Offensive Philosophy: Same as last year
Positively Impacted: Edgerrin James
Negatively Impacted: Peyton Manning, Marvin Harrison and Qadry Ismail

The Colts brought in Tony Dungy for one reason - to fix the defense. Offensive coordinator Tom Moore will continue to call the plays and the Colts will again field one of the NFL's most explosive attacks. With a healthy Edgerrin James, the team can score from any position on the field. That aside, the offense doesn't operate in a vacuum. If Dungy is able to right the ship on defense, as he did in Tampa, the Colts won't be in many situations where they are down by 20 points at halftime. In turn, Manning won't need to pass 35-40 times per game. Expect a modest drop in fantasy production from everyone involved in the passing game.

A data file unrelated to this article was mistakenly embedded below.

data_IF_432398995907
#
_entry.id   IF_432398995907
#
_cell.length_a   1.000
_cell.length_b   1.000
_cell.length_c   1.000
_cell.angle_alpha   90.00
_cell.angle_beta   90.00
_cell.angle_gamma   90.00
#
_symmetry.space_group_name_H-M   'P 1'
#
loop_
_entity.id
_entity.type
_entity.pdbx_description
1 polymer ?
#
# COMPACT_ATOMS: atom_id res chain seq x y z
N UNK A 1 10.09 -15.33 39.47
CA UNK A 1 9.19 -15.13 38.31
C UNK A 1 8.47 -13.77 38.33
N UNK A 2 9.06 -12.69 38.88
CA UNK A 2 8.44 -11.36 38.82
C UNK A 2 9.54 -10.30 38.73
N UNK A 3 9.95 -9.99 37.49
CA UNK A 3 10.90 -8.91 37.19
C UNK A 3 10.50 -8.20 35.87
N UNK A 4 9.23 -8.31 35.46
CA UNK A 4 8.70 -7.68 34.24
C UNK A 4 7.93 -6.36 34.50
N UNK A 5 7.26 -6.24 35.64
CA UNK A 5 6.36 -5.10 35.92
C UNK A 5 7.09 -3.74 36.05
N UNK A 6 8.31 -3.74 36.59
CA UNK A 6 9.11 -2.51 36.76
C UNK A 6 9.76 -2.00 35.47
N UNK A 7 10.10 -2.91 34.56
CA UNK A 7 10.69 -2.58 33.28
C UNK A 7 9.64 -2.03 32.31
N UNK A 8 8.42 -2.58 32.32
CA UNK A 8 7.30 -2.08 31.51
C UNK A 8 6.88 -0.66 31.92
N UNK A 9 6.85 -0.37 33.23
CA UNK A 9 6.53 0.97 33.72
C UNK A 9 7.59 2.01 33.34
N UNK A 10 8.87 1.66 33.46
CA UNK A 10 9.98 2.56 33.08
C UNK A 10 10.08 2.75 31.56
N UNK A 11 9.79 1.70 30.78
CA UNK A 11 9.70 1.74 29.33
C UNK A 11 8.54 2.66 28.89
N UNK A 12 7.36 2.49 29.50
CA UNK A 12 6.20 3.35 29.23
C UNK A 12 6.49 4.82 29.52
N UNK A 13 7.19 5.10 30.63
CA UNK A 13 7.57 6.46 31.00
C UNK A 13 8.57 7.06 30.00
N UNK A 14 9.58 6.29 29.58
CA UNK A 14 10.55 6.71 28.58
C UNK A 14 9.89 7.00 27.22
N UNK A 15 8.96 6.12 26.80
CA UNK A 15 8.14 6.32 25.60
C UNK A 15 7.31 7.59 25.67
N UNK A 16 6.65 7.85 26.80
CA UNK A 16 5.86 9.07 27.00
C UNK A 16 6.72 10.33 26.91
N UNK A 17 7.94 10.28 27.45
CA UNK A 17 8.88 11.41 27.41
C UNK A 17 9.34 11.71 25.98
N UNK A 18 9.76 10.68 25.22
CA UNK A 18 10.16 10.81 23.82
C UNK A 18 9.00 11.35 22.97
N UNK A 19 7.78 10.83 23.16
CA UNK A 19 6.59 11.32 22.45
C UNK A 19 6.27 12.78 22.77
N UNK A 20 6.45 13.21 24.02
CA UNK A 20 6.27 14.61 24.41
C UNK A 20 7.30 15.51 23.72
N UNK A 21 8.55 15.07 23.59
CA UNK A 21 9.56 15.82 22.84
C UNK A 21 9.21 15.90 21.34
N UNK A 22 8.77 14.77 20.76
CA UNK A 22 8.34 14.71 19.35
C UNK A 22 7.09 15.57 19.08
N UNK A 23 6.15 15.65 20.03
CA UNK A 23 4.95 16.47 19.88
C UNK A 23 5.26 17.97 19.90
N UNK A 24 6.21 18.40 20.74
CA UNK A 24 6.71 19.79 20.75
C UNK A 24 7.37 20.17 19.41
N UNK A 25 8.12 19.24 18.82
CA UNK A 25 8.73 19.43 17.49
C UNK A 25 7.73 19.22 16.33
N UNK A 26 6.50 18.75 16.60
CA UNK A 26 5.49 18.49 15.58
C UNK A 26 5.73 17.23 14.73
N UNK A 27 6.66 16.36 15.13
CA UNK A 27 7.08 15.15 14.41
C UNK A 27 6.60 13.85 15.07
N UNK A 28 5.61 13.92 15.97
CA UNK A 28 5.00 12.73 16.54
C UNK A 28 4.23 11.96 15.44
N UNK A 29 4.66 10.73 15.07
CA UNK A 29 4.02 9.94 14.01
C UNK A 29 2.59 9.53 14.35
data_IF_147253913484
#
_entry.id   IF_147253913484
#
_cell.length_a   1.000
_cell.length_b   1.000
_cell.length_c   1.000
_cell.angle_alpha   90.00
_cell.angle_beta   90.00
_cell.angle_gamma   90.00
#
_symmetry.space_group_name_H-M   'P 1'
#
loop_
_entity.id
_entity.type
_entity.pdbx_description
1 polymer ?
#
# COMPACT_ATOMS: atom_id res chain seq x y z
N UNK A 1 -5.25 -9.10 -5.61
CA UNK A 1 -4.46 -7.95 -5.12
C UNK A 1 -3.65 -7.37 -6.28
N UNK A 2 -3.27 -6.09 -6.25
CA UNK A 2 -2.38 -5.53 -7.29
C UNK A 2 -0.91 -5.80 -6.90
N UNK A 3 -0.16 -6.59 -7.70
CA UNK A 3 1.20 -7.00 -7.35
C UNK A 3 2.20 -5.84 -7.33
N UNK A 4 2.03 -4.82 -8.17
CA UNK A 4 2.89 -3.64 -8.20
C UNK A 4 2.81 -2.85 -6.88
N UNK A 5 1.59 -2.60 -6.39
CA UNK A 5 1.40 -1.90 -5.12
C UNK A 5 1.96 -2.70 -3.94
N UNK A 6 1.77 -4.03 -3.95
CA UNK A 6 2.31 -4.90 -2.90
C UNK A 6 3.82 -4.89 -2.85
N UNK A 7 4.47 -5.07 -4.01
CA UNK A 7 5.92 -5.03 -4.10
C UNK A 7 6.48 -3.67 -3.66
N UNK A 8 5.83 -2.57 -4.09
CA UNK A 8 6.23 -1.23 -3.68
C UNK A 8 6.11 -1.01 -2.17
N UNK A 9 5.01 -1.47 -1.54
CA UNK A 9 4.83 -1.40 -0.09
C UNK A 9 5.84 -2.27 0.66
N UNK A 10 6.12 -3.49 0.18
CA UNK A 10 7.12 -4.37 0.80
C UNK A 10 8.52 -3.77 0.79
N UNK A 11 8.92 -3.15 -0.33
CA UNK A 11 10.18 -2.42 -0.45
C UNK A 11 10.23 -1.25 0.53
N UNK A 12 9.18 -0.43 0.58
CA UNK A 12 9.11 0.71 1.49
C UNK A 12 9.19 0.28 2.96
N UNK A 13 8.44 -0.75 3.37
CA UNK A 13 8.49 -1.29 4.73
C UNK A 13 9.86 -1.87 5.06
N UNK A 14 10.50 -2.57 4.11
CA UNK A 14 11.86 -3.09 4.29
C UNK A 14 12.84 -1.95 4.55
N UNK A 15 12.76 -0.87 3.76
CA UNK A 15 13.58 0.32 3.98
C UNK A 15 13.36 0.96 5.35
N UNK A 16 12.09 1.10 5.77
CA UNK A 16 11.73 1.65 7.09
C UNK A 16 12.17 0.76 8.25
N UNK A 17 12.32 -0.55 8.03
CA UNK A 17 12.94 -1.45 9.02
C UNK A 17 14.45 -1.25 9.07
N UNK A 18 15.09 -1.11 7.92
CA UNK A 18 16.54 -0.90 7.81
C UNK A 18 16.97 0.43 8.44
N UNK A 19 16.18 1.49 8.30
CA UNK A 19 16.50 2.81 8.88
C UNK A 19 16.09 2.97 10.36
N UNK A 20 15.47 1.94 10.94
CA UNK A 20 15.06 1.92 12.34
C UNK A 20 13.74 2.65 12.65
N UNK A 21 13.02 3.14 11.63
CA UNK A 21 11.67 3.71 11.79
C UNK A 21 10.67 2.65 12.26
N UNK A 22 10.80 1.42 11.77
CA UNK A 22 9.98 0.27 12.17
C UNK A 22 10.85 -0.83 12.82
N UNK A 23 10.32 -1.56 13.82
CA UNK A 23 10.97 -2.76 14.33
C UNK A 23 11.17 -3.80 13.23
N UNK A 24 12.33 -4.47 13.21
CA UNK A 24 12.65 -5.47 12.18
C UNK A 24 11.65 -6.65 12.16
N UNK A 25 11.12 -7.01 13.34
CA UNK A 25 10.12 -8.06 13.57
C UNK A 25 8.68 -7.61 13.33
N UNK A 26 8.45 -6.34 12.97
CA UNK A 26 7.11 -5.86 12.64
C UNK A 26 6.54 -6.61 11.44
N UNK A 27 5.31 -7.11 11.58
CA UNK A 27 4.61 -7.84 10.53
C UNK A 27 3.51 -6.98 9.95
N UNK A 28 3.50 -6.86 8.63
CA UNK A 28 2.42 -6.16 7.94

Offensive Coordinator: Tom Coughlin
Background: Jacksonville head coach
Offensive Philosophy: Balanced attack
Positively Impacted: Fred Taylor and Jimmy Smith
Negatively Impacted: Mark Brunell

Coughlin is perhaps the NFL's biggest control freak. During the offseason he fired offensive coordinator Bob Petrino and hired himself as the replacement. Coughlin isn't new to calling his own plays. He did so in 1999 and 2000 with a great deal of success, both on the ground and through the air. Taylor is always a question mark, but if he can make it through the season without suffering a catastrophic injury, Coughlin should guide the Jags back to fantasy prominence. It's worth noting that the reason Petrino was hired in the first place was because Coughlin and quarterback Mark Brunell had a tumultuous relationship. If the Jaguar family can't get along (the Jimmy Smith holdout isn't helping), Brunell stands to suffer the most. 

Offensive Coordinator: Norv Turner
Background: San Diego and Dallas offensive coordinator and Washington head coach
Offensive Philosophy: Use a power running game to open up intermediate and downfield passes
Positively Impacted: Ricky Williams, Jay Fiedler and Chris Chambers
Negatively Impacted: None